By Michael Spevack
Hello everybody. This month, I want to talk about the traffic ticket most often written to drivers in New York State and City: 1110(a) disobey a traffic control device. Section 1110(a) of the New York State Vehicle and Traffic Law (VTL) provides as follows: “Every person shall obey the instructions of any official traffic-control device applicable to him [or her] placed in accordance with the provisions of this chapter, unless otherwise directed by a traffic or police officer, subject to the exceptions granted the driver of an authorized emergency vehicle in this title.”
Section 153 of the VTL provides a definition of “traffic control devices.” Section 153 reads, “[a]ll signs, signals, markings or devices not inconsistent with this chapter placed or erected by authority of a public body or official having jurisdiction for the purpose of regulating, warning or guiding traffic.”
Basically, any sign including stop signs, speeding signs or pavement markings, including turn restriction limitations painted on the roadway, are “traffic control devices.”
The DMV points system is found in the New York State Administrative Code title 15, 15 NYCRR 131.3 and provides that a violation of VTL section 1110(a) carries 2 points. Points, as I have written repeatedly, are the enemy of every TLC professional driver. To establish a violation of 1110(a) regarding a sign, justice courts in NYS have propounded the following 5 elements:
- That the traffic control device was in place at the time of the alleged violation
- That the traffic control device was sufficiently visible and legible to an ordinary, observant motorist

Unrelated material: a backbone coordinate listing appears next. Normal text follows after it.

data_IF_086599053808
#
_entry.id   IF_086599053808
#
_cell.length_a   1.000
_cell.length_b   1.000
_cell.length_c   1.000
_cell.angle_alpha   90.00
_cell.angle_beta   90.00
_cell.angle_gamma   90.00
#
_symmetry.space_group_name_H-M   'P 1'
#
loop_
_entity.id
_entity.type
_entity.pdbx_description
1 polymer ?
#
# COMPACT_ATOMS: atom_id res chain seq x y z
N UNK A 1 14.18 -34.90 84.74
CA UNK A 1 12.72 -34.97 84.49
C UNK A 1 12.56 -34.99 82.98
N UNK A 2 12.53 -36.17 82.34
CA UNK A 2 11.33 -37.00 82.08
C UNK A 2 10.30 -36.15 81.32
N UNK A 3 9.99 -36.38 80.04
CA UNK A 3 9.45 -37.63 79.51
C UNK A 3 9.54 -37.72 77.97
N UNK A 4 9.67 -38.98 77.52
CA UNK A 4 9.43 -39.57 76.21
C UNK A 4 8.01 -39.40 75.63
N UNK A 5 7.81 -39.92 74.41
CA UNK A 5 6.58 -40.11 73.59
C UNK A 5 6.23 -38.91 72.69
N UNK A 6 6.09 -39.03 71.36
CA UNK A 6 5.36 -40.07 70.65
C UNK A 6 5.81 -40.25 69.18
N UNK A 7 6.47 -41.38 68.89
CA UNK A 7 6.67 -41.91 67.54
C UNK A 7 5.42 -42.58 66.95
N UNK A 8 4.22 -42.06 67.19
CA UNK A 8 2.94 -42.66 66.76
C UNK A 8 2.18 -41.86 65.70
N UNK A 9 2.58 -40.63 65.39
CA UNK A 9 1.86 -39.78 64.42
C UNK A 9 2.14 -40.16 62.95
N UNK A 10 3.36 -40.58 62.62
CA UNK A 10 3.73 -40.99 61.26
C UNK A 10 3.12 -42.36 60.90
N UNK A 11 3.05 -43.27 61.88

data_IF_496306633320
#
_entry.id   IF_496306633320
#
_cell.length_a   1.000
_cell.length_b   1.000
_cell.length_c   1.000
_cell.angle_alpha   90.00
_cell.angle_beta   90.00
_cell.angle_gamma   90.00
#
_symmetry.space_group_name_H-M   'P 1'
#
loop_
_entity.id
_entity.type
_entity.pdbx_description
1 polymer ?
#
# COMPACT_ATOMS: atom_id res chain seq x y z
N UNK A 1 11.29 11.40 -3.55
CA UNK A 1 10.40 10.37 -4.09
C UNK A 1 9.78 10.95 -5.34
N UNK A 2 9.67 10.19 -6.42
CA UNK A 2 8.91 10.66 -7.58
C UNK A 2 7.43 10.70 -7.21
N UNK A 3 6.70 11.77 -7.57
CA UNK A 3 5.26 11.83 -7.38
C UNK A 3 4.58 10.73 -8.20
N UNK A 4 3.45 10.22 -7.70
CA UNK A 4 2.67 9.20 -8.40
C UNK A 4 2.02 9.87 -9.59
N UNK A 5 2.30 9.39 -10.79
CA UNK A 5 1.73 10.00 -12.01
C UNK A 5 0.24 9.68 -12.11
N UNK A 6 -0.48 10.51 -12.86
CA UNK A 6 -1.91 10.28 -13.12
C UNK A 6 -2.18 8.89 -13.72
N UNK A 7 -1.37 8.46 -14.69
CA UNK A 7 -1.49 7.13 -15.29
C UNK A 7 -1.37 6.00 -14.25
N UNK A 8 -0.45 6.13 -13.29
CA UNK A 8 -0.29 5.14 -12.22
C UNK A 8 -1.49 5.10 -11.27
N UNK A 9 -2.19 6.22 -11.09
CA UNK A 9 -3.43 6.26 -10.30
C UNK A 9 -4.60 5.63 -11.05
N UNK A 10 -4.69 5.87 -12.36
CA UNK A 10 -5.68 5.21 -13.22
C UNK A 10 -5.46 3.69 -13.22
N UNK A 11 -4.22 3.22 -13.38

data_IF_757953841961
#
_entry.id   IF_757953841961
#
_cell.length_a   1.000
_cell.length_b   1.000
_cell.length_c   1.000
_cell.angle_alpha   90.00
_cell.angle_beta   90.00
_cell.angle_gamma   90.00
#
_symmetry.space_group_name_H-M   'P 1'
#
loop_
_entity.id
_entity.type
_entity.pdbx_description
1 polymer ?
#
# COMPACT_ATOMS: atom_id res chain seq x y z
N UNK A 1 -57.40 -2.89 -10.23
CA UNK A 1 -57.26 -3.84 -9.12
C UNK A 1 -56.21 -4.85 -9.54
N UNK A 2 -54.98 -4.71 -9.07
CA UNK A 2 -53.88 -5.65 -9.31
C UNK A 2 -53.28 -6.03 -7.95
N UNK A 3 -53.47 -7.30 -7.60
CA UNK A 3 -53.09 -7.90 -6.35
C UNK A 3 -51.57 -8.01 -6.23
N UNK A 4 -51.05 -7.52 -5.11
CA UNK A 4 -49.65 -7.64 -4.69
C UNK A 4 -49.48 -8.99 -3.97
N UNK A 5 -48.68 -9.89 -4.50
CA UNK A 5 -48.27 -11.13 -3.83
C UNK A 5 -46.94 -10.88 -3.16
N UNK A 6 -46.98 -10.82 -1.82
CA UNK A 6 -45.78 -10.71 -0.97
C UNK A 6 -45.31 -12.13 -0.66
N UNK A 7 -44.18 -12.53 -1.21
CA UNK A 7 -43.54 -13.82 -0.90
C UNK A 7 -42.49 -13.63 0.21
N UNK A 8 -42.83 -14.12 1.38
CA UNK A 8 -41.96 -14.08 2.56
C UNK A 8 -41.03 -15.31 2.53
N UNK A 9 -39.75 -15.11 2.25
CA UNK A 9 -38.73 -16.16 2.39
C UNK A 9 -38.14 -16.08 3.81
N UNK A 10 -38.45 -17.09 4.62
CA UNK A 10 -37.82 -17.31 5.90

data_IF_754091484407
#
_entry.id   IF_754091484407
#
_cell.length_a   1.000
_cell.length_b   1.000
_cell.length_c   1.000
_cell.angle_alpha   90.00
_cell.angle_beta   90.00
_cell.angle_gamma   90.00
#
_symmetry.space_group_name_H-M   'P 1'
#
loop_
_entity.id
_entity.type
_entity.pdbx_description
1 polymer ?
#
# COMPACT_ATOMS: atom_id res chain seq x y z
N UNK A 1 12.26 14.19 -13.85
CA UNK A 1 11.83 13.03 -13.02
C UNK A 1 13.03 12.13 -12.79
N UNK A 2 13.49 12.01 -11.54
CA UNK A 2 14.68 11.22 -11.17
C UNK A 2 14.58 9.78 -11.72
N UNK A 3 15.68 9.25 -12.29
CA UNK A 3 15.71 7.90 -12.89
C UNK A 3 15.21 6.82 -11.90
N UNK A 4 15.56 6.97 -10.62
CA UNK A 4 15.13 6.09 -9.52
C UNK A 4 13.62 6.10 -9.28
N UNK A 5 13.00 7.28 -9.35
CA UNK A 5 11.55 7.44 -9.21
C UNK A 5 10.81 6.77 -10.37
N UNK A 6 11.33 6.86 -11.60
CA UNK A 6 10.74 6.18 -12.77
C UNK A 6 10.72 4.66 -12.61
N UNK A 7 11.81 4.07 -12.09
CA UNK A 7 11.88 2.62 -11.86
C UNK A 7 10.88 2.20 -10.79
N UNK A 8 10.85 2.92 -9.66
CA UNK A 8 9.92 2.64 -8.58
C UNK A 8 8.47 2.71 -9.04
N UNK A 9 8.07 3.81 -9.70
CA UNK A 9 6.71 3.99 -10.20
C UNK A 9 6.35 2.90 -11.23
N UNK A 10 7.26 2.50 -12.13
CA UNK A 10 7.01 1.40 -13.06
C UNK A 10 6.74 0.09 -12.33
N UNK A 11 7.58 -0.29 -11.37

- That there was no police officer directing traffic
- A description of the general location of the sign in respect to the intersection which it has been posted to control
- A description of the sign which should include its height above ground, size, shape, color of letters for markings, and any other relevant in that distinguished a sign
It is important to note that 1110(a) applies to pavement markings as well, although there is not much discussion in case law regarding pavement markings.
In New York City, police must prove the elements of an offense of 1110(a) by a preponderance of the evidence (51% likely that a motorist did the offense than not) and outside NYC, in most of the rest of the State of New York, the police must prove their burden beyond a reasonable doubt or (80% or more likely that a motorist committed a violation of 1110(a)).
Please remember to use a lawyer like myself when fighting an 1110(a) ticket in order to protect your due process rights and make the police do their job. Keep points off your license if you possibly can do so.
Thank you for reading my article. Until next month, be well.